1. Antarctica shall be used for peaceful purposes only. There shall be prohibited, inter alia, any measures of a military nature, such as the establishment of military bases and fortifications, the carrying out of military maneuvers, as well as the testing of any type of weapons.

    2. The present Treaty shall not prevent the use of military personnel or equipment for scientific research or for any other peaceful purposes.

    Article II

    [freedom of scientific investigation to continue]

    Freedom of scientific investigation in Antarctica and cooperation toward that end, as applied during the International Geophysical Year, shall continue, subject to the provisions of the present Treaty.

    Article III

    [plans and results to be exchanged]

    1. In order to promote international cooperation in scientific investigation in Antarctica, as provided for in Article II of the present Treaty, the Contracting Parties agree that, to the greatest extent feasible and practicable:

    (a) information regarding plans for scientific programs in Antarctica shall be exchanged to permit maximum economy and efficiency of operations;

    (b) scientific personnel shall be exchanged in Antarctica between expeditions and stations;

    (c) scientific observations and results from Antarctica shall be exchanged and made freely available.

    2. In implementing this Article, every encouragement shall be given to the establishment of cooperative working relations with those Specialized Agencies of the United Nations and other international organizations having a scientific or technical interest in Antarctica.

    Article IV

    [territorial claims]

    1. Nothing contained in the present Treaty shall be interpreted as:

    (a) a renunciation by any Contracting Party of previously asserted rights of or claims to territorial sovereignty in Antarctica;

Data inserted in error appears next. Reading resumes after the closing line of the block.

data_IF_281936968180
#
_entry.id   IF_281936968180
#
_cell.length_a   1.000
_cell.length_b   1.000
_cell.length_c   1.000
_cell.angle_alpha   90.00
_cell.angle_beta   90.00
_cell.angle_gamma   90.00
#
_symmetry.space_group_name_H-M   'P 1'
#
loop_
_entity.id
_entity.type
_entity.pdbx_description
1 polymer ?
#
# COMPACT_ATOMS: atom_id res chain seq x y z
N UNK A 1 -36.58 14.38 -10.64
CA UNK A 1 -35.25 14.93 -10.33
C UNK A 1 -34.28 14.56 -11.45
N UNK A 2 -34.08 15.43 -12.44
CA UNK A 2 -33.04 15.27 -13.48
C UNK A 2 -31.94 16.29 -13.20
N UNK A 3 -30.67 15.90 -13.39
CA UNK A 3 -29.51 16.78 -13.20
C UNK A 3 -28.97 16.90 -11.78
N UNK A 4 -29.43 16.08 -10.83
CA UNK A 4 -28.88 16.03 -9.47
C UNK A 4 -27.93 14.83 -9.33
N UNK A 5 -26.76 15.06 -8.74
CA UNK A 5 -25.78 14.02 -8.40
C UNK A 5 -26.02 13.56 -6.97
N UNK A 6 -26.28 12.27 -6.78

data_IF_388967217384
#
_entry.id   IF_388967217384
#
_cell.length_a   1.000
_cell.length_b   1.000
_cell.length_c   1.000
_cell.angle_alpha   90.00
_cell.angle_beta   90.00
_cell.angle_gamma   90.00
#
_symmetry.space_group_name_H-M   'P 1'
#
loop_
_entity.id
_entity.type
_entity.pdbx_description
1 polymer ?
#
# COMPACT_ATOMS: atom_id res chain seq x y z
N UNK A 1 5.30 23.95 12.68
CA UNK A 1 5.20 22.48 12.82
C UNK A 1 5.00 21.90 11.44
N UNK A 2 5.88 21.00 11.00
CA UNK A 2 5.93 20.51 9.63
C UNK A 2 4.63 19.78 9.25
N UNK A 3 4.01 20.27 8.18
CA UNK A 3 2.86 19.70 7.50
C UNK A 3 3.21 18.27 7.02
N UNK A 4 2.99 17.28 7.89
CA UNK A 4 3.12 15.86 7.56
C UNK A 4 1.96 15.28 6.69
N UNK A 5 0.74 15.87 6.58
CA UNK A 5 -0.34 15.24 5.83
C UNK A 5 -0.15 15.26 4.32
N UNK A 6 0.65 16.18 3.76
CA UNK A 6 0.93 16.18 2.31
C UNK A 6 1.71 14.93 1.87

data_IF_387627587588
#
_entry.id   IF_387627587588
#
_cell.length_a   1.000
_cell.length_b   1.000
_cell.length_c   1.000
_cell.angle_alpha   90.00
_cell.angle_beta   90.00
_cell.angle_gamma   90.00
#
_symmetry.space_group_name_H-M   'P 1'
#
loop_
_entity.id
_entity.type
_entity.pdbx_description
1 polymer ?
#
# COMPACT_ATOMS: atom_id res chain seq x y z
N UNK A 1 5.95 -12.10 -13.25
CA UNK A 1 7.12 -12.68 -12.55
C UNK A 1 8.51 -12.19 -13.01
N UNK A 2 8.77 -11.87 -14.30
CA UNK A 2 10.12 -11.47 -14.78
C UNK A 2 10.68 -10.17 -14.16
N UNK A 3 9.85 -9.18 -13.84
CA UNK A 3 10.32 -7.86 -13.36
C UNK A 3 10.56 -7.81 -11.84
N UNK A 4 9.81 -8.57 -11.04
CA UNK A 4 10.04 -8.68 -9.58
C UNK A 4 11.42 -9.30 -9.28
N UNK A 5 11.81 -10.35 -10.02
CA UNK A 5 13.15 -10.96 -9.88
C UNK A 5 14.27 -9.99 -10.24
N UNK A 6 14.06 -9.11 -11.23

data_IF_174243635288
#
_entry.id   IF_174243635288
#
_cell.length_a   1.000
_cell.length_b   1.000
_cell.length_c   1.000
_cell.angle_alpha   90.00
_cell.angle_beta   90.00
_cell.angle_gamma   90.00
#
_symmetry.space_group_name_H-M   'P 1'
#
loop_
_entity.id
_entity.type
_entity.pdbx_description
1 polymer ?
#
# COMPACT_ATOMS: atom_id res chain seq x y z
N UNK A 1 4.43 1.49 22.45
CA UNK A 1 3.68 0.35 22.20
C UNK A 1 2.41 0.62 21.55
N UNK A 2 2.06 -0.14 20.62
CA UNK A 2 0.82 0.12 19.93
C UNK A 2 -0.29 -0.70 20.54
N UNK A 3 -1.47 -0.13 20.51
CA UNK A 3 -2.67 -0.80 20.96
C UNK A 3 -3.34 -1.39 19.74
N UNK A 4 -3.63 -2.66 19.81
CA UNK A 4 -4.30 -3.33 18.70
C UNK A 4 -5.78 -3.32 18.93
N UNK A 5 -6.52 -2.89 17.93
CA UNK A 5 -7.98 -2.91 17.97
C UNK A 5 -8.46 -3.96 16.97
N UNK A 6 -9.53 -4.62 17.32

(b) a renunciation or diminution by any Contracting Party of any basis of claim to territorial sovereignty in Antarctica which it may have whether as a result of its activities or those of its nationals in Antarctica, or otherwise;

    (c) prejudicing the position of any Contracting Party as regards its recognition or nonrecognition of any other State’s right of or claim or basis of claim to territorial sovereignty in Antarctica.

    2. No acts or activities taking place while the present Treaty is in force shall constitute a basis for asserting, supporting or denying a claim to territorial sovereignty in Antarctica. No new claim, or enlargement of an existing claim, to territorial sovereignty shall be asserted while the present Treaty is in force.

    Article V

    [nuclear explosions prohibited]

    1. Any nuclear explosions in Antarctica and the disposal there of radioactive waste material shall be prohibited.

    2. In the event of the conclusion of international agreements concerning the use of nuclear energy, including nuclear explosions and the disposal of radioactive waste material, to which all of the Contracting Parties whose representatives are entitled to participate in the meetings provided for under Article IX are parties, the rules established under such agreements shall apply in Antarctica.